Good Citizens in a Tumultuous Culture

by | Jun 24, 2019 | Current Events | 0 comments

I appreciate Carl Trueman (who until recently pastored a fellowship not far from ours) as, among other things, an insightful thinker on public issues. For instance, recently on the First Things website, he commented on disagreements among American Christians about how to approach the current political climate. He writes:

As Charles Taylor has argued, the rise of expressive individualism is connected to the breakdown of old, honor-based medieval hierarchies and the rise of an egalitarian emphasis on the universal dignity of all human beings. Christians should welcome this. The idea that we are all made in the image of God is vital to Christian ethics, especially in connection to the unborn, the vulnerable, and the infirm. This should temper any nostalgia we have for the pre-modern world, where such universal dignity was not practically acknowledged, and also lead us to reflect on how we might affirm such universal dignity without the problems of expressive individualism.   

I suspect that expressive individualism merely provides the general plausibility structure of the specific problems we face. That it has taken on the aggressive form of sexual identity politics is not a necessary concomitant of such but rather the result of a confluence of various social, cultural, and historically contingent conditions. The real problem is the abolition of the pre-political, that we now operate in a society where everything has been politicized and where (in the United States at least) this total politicization of culture finds its resolutions not through the ballot box, but through the judicial branch of government.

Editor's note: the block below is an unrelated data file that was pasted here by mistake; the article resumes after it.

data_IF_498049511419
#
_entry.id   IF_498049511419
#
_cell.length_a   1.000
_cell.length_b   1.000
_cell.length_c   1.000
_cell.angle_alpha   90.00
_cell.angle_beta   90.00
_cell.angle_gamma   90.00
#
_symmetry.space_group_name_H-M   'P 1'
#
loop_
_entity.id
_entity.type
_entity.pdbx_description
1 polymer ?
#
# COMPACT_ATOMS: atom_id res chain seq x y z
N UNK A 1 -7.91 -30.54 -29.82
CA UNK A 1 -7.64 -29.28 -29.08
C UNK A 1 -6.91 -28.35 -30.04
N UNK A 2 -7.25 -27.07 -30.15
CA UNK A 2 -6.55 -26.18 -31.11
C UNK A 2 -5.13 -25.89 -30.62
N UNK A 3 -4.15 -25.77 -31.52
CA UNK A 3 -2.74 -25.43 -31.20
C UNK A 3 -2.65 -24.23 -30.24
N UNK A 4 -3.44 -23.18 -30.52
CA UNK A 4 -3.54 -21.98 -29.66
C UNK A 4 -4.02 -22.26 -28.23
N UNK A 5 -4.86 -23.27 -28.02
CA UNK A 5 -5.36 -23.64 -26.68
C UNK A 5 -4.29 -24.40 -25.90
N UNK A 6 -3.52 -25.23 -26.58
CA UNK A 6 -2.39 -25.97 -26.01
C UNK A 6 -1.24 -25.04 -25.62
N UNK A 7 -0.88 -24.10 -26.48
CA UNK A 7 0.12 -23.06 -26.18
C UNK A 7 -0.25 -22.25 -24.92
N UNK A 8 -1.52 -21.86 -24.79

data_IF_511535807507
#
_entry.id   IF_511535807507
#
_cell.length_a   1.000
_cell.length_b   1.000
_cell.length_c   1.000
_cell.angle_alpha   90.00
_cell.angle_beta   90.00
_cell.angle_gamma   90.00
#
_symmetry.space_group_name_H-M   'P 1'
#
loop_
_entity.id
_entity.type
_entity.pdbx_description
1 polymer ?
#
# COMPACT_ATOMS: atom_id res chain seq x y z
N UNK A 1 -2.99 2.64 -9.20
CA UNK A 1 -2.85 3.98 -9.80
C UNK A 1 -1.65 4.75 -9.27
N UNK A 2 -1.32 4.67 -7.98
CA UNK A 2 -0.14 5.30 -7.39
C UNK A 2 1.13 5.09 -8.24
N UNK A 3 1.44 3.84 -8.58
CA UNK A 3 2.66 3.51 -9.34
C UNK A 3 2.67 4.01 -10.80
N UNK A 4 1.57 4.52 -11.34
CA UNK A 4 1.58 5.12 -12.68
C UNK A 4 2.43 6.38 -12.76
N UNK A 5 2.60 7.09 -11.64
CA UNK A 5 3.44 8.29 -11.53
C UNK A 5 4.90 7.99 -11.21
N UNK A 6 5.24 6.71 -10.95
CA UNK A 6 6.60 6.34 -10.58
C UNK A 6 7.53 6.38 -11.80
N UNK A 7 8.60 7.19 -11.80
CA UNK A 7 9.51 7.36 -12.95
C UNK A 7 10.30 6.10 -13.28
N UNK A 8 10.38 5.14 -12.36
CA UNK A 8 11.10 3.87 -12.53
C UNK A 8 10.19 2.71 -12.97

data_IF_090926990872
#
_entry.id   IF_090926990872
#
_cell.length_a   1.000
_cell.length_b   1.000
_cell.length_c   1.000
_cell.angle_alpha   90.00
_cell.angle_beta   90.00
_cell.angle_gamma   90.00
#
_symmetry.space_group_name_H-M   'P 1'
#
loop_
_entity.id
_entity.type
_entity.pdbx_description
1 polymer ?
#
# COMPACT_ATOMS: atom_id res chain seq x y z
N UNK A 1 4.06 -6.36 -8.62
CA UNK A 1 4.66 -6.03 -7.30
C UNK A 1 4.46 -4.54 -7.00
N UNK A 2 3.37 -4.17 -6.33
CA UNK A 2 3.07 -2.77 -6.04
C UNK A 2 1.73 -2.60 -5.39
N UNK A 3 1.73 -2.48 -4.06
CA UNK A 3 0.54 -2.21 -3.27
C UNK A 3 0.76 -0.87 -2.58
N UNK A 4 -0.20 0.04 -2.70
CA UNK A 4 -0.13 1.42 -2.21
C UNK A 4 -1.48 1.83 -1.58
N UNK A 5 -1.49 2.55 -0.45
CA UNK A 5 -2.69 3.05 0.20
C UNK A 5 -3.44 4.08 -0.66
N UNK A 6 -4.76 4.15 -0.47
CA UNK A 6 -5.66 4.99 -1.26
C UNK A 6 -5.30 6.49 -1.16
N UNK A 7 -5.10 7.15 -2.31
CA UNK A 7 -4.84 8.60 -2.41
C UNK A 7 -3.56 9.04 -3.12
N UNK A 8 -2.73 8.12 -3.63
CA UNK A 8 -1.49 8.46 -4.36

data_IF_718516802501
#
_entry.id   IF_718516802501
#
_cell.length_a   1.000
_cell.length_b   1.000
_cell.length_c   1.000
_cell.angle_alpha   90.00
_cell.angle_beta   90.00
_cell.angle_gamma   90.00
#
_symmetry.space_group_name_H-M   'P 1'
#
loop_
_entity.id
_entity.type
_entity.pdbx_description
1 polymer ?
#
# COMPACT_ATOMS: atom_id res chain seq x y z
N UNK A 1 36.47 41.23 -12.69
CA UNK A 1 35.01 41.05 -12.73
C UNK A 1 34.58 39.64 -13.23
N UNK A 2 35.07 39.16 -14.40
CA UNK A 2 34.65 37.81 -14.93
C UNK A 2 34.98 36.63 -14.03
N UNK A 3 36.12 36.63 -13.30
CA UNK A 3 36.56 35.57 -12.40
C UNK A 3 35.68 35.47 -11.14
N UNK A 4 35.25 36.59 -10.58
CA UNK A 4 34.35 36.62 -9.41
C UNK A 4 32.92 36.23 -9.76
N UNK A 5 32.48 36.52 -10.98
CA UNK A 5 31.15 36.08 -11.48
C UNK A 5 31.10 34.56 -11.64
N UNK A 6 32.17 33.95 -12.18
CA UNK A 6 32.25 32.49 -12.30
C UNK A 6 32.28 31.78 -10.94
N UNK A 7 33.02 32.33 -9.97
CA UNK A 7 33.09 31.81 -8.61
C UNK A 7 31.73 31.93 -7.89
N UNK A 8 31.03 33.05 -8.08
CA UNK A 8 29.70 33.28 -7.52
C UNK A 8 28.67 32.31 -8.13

This has two obvious effects. First, it renders the idea that we can have a confident pluralism…a practical impossibility. The politicization of everything means that all disagreements will be cast in moral terms, a simple clash of good and evil, which makes dialogue impossible.   

Second, the increasing focus on the judiciary makes for an atmosphere where politeness, respect, and decency simply carry no weight. When the judiciary plays the decisive role in the most pressing social decisions of the day, this fuels further social division by effectively bypassing the democratic process. When five Supreme Court justices can decide the fate of a nation on divisive issues, then those issues simply become yet more divisive as the “losers” lose all confidence that their voices will be heard. When one side loses at the ballot box, accepting the result is the price of living in a democracy. When one side loses in the Supreme Court, it feels utterly disenfranchised. 

Trueman argues that Christians in America should not give in to impulses which push us towards aggressiveness and anger. Instead, he says that while a “strategy of politeness is unlikely to prove politically successful, I still believe it is worth considering.”

And he points to the some of the earliest Christian history, the second century AD, as providing some helpful parallels to our time time: 

At that time, the church was a misunderstood minor sect in a vast empire.  It was not subject to widespread, coordinated persecution but it was often suspected of subverting the public good. So the Greek Apologists of that time taught Christian doctrine and ethics, and they made it clear to the pagan authorities that they intended to be good citizens and should therefore be allowed to function as members of Roman society. They spoke respectfully of emperors and made sure that any offense caused was demanded by the gospel, and not by some other ambition or agenda. 

This captures the New Testament emphasis on blessing when cursed, turning the other cheek, and speaking well of those who speak evil. Of course, Paul was capable of polemical sharpness (typically directed against enemies within the church, not the secular authorities) and he was quite happy to use the civil rights that he possessed as a Roman citizen. But at no point does he say that it is legitimate for Christians to be as brutal and ferocious in opposing pagan enemies as those enemies are in opposing the church.

He admits that this strategy may not “succeed” in terms of politics or even cultural influence. But he finishes his article with this final thought:

…Christians do not do things because they think they will succeed. They do them because the New Testament tells them that this action or this way of speaking is the right way to reflect the character of God to the world.